shamble
intransitive verb (shambled; shambling) Etymology: shamble bowed, malformed Date: 1717 to walk awkwardly with dragging feet ; shuffleshamble noun

New Collegiate Dictionary. 2001.

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  • shamble — ► VERB ▪ move with a slow, shuffling, awkward gait. ► NOUN ▪ a shambling gait. ORIGIN probably from dialect shamble «ungainly», perhaps from shamble legs, with reference to the legs of trestle tables typical of meat markets (see SHAMBLES(Cf.… …   English terms dictionary

  • shamble — [sham′bəl] vi. shambled, shambling [< obs. adj. shamble, in shamble legs, prob. < SHAMBLES, in obs. sense of stool, bench] to walk in a lazy or clumsy manner, barely lifting the feet; shuffle n. a shambling walk …   English World dictionary

  • shamble — (v.) to walk with a shuffling gait, 1680s, from an adjective meaning ungainly, awkward (c.1600), from shamble (n.) table, bench (see SHAMBLES (Cf. shambles)) perhaps on the notion of the splayed legs of bench, or the way a worker sits astride it …   Etymology dictionary

  • Shamble — Sham ble, n. [OE. schamel a bench, stool, AS. scamel, sceamol, a bench, form, stool, fr. L. scamellum, dim. of scamnum a bench, stool.] 1. (Mining) One of a succession of niches or platforms, one above another, to hold ore which is thrown… …   The Collaborative International Dictionary of English

  • Shamble — Sham ble, v. i. [imp. & p. p. {Shambled}; p. pr. & vb. n. {Shambling}.] [Cf. OD. schampelen to slip, schampen to slip away, escape. Cf. {Scamble}, {Scamper}.] To walk awkwardly and unsteadily, as if the knees were weak; to shuffle along. [1913… …   The Collaborative International Dictionary of English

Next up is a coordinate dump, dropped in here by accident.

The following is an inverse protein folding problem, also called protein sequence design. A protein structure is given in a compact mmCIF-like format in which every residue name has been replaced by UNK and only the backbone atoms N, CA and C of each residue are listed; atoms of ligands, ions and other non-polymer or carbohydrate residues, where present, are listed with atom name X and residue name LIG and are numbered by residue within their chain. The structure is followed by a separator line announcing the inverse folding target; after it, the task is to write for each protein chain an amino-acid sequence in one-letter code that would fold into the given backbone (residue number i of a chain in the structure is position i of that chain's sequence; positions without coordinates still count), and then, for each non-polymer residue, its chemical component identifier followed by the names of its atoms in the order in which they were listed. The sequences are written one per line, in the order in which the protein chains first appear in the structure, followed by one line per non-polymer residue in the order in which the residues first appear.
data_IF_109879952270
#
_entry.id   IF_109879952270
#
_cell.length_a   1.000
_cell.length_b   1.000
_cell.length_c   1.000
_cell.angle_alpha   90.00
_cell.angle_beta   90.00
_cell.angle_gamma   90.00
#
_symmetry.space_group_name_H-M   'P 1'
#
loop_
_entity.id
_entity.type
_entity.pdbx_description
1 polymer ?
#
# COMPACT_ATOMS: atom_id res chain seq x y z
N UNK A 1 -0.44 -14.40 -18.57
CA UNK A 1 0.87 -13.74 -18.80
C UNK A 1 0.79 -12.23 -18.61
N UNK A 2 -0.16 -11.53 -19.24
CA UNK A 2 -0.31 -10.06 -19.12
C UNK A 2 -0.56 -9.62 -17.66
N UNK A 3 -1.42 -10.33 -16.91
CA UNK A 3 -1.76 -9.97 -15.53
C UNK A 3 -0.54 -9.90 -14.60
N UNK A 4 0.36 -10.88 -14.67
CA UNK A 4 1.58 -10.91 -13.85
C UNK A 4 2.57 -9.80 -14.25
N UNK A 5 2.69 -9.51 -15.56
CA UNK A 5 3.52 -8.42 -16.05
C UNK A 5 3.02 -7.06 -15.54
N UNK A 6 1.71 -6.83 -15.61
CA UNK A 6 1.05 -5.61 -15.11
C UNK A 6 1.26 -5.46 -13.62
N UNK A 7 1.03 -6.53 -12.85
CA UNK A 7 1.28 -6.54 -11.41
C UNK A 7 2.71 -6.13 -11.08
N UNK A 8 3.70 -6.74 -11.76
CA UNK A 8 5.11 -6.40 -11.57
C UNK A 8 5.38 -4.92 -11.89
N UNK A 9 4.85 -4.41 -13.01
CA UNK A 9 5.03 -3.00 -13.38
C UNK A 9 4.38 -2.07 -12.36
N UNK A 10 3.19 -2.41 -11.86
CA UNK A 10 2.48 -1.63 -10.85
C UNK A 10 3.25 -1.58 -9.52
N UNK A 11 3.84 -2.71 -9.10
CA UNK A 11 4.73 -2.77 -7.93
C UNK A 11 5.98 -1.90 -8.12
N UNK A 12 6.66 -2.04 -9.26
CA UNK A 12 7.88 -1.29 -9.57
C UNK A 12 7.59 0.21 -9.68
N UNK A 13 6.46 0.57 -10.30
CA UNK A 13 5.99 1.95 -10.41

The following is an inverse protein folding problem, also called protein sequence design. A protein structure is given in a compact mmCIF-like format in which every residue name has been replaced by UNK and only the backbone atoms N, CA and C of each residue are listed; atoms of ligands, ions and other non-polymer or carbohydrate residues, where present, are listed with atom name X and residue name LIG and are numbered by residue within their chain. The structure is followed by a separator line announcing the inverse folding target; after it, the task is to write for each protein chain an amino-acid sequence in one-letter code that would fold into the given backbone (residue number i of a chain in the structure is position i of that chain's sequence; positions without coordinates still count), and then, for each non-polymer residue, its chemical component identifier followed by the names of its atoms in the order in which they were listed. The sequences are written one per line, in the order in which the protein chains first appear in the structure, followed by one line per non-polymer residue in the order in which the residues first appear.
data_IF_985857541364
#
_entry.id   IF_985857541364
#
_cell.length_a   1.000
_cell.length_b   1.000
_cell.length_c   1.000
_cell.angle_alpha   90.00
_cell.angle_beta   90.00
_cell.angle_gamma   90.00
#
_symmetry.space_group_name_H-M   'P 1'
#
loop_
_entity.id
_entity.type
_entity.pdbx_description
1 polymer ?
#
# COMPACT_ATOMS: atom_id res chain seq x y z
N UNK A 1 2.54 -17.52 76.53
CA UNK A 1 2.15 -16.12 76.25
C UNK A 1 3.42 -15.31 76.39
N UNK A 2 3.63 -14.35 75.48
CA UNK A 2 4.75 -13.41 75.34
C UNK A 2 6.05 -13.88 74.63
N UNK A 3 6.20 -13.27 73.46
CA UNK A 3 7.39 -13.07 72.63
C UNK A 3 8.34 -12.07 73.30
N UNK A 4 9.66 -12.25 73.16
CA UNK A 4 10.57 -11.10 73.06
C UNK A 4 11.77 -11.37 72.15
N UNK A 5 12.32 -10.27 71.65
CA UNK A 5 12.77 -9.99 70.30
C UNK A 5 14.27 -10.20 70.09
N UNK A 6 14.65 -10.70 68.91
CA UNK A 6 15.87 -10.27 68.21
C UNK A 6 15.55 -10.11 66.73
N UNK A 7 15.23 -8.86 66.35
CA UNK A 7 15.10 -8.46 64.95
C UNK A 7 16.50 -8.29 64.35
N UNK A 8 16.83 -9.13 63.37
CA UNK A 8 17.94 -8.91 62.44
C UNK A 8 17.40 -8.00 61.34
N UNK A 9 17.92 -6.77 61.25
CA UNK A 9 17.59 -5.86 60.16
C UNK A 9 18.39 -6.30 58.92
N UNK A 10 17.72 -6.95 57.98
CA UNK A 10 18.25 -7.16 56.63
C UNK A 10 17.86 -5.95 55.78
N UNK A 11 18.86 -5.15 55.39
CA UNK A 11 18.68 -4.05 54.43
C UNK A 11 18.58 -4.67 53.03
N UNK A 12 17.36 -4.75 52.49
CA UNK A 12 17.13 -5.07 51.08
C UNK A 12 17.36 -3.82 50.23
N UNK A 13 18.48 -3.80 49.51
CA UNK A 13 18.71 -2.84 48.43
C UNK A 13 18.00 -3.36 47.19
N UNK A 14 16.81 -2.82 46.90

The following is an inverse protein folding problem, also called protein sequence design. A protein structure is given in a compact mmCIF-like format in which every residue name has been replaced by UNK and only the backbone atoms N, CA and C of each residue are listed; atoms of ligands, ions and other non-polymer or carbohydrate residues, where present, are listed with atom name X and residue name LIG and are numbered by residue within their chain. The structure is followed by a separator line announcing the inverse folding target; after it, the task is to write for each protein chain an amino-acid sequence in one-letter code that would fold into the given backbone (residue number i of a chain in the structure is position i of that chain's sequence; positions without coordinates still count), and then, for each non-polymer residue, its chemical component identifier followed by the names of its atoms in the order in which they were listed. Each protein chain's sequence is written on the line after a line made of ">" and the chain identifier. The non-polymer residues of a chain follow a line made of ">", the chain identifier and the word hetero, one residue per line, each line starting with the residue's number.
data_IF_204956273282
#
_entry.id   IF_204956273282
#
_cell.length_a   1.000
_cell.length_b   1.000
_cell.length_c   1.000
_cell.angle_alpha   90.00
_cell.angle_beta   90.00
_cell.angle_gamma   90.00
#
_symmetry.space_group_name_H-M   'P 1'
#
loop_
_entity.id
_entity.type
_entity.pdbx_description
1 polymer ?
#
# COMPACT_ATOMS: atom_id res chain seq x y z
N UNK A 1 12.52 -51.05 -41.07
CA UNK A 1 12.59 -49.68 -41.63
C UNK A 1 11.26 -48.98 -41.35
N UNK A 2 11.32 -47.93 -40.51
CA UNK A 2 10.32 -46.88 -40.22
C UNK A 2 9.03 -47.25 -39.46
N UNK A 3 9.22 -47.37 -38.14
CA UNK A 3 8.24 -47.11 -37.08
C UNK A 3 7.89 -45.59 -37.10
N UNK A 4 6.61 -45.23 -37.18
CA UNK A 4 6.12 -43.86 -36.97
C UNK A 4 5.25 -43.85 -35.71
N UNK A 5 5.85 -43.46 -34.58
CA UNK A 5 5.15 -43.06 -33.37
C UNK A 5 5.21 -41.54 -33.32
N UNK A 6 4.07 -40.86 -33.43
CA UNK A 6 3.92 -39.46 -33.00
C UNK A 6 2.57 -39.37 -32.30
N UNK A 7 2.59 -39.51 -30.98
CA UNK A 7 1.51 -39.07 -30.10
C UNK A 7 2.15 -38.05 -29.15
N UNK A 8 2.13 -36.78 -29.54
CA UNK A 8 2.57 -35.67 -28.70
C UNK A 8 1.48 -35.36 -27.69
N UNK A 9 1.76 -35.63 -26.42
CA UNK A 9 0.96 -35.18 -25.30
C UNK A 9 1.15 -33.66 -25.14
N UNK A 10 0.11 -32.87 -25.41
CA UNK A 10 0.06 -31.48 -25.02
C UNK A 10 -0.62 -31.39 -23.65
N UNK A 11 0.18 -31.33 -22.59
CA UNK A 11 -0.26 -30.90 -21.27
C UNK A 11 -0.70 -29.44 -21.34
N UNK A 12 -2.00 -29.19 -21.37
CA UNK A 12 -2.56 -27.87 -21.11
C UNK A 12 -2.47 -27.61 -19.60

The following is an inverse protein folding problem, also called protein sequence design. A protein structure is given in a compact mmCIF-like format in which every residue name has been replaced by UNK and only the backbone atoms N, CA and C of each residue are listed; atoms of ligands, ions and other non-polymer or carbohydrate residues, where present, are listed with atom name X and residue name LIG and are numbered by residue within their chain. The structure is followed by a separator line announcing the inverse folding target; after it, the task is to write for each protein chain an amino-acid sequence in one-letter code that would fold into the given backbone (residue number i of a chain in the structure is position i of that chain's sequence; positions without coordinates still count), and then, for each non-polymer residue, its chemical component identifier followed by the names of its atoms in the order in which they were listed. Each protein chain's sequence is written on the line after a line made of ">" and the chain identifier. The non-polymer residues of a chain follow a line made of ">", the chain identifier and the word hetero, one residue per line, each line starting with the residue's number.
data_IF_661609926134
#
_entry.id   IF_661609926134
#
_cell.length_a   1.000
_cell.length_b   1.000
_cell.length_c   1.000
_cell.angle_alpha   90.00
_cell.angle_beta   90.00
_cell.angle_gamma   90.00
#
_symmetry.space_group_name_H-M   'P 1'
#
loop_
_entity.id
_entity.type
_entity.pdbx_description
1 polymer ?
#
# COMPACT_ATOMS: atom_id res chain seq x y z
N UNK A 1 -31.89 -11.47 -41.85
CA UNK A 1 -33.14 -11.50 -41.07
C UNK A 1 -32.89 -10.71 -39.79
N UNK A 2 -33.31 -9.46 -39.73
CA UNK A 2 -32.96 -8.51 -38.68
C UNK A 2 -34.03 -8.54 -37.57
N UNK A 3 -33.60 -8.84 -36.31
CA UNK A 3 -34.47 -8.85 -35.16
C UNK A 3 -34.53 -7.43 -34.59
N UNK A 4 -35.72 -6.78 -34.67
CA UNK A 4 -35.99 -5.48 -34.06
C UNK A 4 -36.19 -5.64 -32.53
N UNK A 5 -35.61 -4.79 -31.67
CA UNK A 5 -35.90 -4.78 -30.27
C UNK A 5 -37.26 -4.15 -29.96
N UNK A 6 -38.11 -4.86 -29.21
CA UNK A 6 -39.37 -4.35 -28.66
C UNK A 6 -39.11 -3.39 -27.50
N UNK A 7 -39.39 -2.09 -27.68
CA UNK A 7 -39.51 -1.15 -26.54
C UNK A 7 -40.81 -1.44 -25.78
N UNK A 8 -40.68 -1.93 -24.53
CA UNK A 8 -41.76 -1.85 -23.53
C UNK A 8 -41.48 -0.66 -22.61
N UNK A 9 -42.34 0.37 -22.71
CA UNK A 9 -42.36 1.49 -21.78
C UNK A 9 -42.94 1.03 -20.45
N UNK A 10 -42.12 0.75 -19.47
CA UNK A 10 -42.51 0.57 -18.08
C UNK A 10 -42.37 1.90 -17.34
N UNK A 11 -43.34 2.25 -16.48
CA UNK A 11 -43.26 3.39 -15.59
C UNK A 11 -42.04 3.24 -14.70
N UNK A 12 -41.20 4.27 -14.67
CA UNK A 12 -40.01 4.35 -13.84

• shamble — [17] Shamble ‘slouch’ and the noun shambles [15] are probably related. The latter originally meant ‘meat market’. It arose out of the plural of the now obsolete shamble ‘meat stall, meat table’, which represented a semantic specialization of Old… …   The Hutchinson dictionary of word origins

  • shamble — [17] Shamble ‘slouch’ and the noun shambles [15] are probably related. The latter originally meant ‘meat market’. It arose out of the plural of the now obsolete shamble ‘meat stall, meat table’, which represented a semantic specialization of Old… …   Word origins

  • shamble — sham|ble [ˈʃæmbəl] v [I always + adverb/preposition] [Date: 1500 1600; Origin: shamble (of legs) curved, badly formed (16 19 centuries), probably from shamble table from which meat is sold ( SHAMBLES); probably because of the similarity to table… …   Dictionary of contemporary English

  • shamble — verb move with a slow, shuffling, awkward gait. noun a shambling gait. Derivatives shambly adjective Origin C16: prob. from dialect shamble ungainly , perh. from the phr. shamble legs, with ref. to the legs of trestle tables (typical of meat… …   English new terms dictionary

  • shamble — UK [ˈʃæmb(ə)l] / US verb [intransitive] Word forms shamble : present tense I/you/we/they shamble he/she/it shambles present participle shambling past tense shambled past participle shambled to walk slowly in a tired or lazy way …   English dictionary

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